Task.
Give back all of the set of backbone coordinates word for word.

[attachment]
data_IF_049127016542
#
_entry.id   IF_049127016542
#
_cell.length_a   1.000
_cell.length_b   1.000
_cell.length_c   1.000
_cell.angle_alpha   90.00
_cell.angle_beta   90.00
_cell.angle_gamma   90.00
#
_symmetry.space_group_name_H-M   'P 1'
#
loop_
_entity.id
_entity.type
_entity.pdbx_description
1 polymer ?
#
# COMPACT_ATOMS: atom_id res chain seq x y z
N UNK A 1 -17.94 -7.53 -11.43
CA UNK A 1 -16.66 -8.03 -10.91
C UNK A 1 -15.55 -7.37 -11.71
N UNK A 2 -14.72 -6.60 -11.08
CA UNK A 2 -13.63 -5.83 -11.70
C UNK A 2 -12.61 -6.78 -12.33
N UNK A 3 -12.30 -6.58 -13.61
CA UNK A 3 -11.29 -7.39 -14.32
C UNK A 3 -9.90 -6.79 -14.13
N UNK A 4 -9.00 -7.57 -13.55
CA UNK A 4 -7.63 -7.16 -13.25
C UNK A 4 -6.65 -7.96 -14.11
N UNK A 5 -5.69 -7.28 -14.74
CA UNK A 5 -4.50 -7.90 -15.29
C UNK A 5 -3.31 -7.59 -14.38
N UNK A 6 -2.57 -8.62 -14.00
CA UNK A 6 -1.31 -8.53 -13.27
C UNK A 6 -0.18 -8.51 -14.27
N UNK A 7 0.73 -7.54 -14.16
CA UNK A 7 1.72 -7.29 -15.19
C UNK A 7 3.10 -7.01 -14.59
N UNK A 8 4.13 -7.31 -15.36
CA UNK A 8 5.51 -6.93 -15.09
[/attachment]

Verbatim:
data_IF_049127016542
#
_entry.id   IF_049127016542
#
_cell.length_a   1.000
_cell.length_b   1.000
_cell.length_c   1.000
_cell.angle_alpha   90.00
_cell.angle_beta   90.00
_cell.angle_gamma   90.00
#
_symmetry.space_group_name_H-M   'P 1'
#
loop_
_entity.id
_entity.type
_entity.pdbx_description
1 polymer ?
#
# COMPACT_ATOMS: atom_id res chain seq x y z
N UNK A 1 -17.94 -7.53 -11.43
CA UNK A 1 -16.66 -8.03 -10.91
C UNK A 1 -15.55 -7.37 -11.71
N UNK A 2 -14.72 -6.60 -11.08
CA UNK A 2 -13.63 -5.83 -11.70
C UNK A 2 -12.61 -6.78 -12.33
N UNK A 3 -12.30 -6.58 -13.61
CA UNK A 3 -11.29 -7.39 -14.32
C UNK A 3 -9.90 -6.79 -14.13
N UNK A 4 -9.00 -7.57 -13.55
CA UNK A 4 -7.63 -7.16 -13.25
C UNK A 4 -6.65 -7.96 -14.11
N UNK A 5 -5.69 -7.28 -14.74
CA UNK A 5 -4.50 -7.90 -15.29
C UNK A 5 -3.31 -7.59 -14.38
N UNK A 6 -2.57 -8.62 -14.00
CA UNK A 6 -1.31 -8.53 -13.27
C UNK A 6 -0.18 -8.51 -14.27
N UNK A 7 0.73 -7.54 -14.16
CA UNK A 7 1.72 -7.29 -15.19
C UNK A 7 3.10 -7.01 -14.59
N UNK A 8 4.13 -7.31 -15.36
CA UNK A 8 5.51 -6.93 -15.09